Lost and Found on the Mongol Rally
Our brave rallier Pamela MacNaughtan plays hostess to a drunken stranger, takes a wrong turn out of the Czech Republic and discovers that anything really can happen on the Mongol Rally.
MONGOL RALLY STOPS #1, #2, #3: Prague, Czech Republic; Bratislava, Slovakia; Budapest, Hungary
Kilometres to go: 11,092
I slept in our car after Czechout in Klenova. The Czech Republic is cold after the sun sets, and I swear I nearly froze to death in our tent the previous night. I wanted a night’s sleep without the wind sending chills down my body. But instead, I had to deal with chills of a different kind: a lost drunken rallier invading my space. You see, I must have forgotten to lock the doors and, at around 5 a.m., a stranger climbed into my makeshift bed and passed out in the driver’s seat—with me still sleeping in the passenger seat!
It was early. Nobody was awake. And he was completely out of it. I was exhausted. I wanted to sleep.
I eventually settled back in my seat and dared to shut my eyes (I know, the horror!). Then I heard a voice from the driver’s seat. “Do you like to snuggle?” it asked.
“Uh, yes, but not with you” I replied.
A couple minutes later, he passed out again.
It was almost 6 a.m. when I finally heard voices outside, and I went out in search of help. Two guys from the Spanish team across from us came to our rescue—even if they couldn’t stop laughing when I told them what had happened, and it took them almost 10 minutes to wake the guy up and send him on his way.
I dared to shut my eyes. Then I heard a voice from the driver’s seat. “Do you like to snuggle?” it asked.
As the drunk stranger zigzagged up the road, we stood and watched, laughing way too loud considering the fact that most people were still sleeping.
This was definitely not how I envisioned starting the rally. And, as I would realize later that day, that nameless rallier wasn’t the only one having trouble finding his way.
Our first day of driving in the Mongol Rally was an educational one. When we (Charlie and I) looked at the map, we didn’t think it was a good idea to drive back up to Prague, and then down to Bratislava, Slovakia—especially since there’s a highway that cuts through the country, down through Austria, and then into Slovakia.
Google Maps said it would take five hours.
It took us four hours just to get out of the Czech Republic.
The highway turned out to be a winding road through the countryside and quaint Czech towns. Scenic, but not the best choice when you’re trying to make good time. By the time we realized our route was the wrong one, it was too late. There was no way we could recover, especially since we were still learning to drive stick, and how to navigate using Google Maps.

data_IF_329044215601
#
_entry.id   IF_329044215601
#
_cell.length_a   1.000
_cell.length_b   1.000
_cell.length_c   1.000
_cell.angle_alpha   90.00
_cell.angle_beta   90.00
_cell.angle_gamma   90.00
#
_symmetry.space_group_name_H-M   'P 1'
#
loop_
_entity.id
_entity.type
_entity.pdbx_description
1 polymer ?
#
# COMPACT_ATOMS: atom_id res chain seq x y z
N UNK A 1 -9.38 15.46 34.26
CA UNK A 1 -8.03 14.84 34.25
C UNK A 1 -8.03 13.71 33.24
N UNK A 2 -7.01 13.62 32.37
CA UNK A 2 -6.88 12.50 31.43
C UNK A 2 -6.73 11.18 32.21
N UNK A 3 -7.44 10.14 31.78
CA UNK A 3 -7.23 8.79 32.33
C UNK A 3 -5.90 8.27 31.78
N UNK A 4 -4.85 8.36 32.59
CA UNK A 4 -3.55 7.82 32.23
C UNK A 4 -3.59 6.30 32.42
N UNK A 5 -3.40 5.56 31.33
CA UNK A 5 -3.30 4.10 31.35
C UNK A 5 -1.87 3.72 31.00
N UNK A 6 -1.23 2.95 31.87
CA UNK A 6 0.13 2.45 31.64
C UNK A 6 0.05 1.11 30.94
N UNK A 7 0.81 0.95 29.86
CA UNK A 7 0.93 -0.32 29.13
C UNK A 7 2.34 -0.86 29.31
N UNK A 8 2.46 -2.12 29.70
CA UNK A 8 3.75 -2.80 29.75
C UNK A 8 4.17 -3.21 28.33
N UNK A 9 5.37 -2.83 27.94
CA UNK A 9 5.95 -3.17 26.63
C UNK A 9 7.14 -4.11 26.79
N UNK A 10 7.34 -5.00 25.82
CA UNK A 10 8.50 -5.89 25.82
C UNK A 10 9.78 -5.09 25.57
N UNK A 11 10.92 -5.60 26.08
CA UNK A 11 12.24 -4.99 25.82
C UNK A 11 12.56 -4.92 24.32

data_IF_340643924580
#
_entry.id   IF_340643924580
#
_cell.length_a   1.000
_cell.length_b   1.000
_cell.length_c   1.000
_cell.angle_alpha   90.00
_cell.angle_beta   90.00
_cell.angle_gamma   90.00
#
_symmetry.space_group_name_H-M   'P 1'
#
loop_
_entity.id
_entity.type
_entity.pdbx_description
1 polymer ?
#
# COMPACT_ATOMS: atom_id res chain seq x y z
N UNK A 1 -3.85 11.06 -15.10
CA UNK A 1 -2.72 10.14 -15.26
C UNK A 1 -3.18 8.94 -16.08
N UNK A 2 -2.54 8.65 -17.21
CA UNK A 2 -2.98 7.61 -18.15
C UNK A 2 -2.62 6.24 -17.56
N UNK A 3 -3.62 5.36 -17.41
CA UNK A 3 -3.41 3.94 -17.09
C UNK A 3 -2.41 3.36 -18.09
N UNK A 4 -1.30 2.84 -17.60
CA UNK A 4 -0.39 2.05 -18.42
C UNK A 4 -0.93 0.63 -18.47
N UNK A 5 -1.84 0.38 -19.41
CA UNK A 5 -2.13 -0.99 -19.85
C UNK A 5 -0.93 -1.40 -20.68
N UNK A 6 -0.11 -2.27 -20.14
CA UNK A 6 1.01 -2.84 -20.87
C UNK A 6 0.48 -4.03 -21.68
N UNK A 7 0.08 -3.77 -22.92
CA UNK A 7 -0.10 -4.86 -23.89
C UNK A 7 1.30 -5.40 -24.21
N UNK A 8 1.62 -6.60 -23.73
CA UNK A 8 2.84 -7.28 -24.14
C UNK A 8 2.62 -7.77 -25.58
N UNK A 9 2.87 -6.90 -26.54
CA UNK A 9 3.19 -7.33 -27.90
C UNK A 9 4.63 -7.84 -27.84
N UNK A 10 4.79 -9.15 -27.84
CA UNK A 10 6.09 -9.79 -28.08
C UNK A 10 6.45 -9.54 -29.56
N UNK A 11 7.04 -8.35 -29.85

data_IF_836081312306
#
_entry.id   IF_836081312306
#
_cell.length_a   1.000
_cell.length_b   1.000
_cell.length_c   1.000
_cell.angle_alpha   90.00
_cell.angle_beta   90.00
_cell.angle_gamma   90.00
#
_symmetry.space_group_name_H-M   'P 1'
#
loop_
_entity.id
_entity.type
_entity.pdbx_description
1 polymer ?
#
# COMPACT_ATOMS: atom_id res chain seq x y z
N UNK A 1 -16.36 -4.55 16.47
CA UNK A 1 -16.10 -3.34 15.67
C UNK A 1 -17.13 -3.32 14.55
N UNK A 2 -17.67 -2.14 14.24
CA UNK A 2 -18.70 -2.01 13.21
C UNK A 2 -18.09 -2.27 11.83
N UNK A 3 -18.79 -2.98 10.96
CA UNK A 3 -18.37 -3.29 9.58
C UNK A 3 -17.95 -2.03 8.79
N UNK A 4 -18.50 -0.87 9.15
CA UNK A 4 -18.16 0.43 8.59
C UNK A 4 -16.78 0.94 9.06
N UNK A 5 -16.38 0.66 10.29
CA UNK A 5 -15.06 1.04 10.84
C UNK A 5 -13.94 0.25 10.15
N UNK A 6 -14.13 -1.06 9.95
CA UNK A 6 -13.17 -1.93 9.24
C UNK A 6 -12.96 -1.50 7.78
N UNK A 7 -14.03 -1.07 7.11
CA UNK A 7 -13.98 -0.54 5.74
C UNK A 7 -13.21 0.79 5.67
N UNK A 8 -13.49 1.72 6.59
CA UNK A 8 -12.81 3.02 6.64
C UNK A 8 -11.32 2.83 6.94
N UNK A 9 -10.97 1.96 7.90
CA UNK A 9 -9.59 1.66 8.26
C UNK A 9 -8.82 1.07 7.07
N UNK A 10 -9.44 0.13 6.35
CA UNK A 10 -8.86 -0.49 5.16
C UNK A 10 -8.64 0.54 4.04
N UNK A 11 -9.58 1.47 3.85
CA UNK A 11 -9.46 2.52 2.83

As we drove into Austria and toward Bratislava, we talked about the days ahead. Our original plan was to drive to Bratislava, stay the night, then drive on to Budapest, Hungary. But the more we drove, the more we wanted to put miles behind us. The only problem was that neither of us had slept the night before (thanks to Czechout), and we were exhausted.
New plan. Go the hostel in Bratislava, have a nap, then get up, check out and keep driving to Budapest.
Yes, we drove to Bratislava for a nap. But it was the best nap ever. Seriously.
I admit I felt badly about checking out of Hostel Blues just three hours after we checked in, but we needed to get some kilometres behind us.
The drive from Bratislava to Budapest was a blur. The roads were good, and we managed to get on a major highway, which allowed our car, Irina, to go as fast as she could—120 kilometres per hour is her max—and by 9 p.m. (12 hours after leaving Klenova), we were driving in downtown Budapest and looking for our apartment rental for the night.
Our second day of driving was a tad better than the first—and much better than our first driving day in Prague, when I was pulled over by the police! Charlie mastered first gear, and my navigational skills got a little better, even though I still got us turned around in Budapest. Oh, and in Bratislava.
But even with the driving challenges, sometimes I think driving in the rally is the easy part. The hard part is working as a team and figuring out the best way to make things work for everyone. As a solo traveller, I find it difficult to be around someone 24/7 (and yes, I am aware of the fact that I agreed to six weeks of 24/7 contact!).
It’s tough, but I’m working on it. There will be a lot of compromises down the road over the next five weeks, lots of losing and finding ourselves—and our way—as we go. I just need to make sure that I find ways to enjoy myself and make the most of the adventure.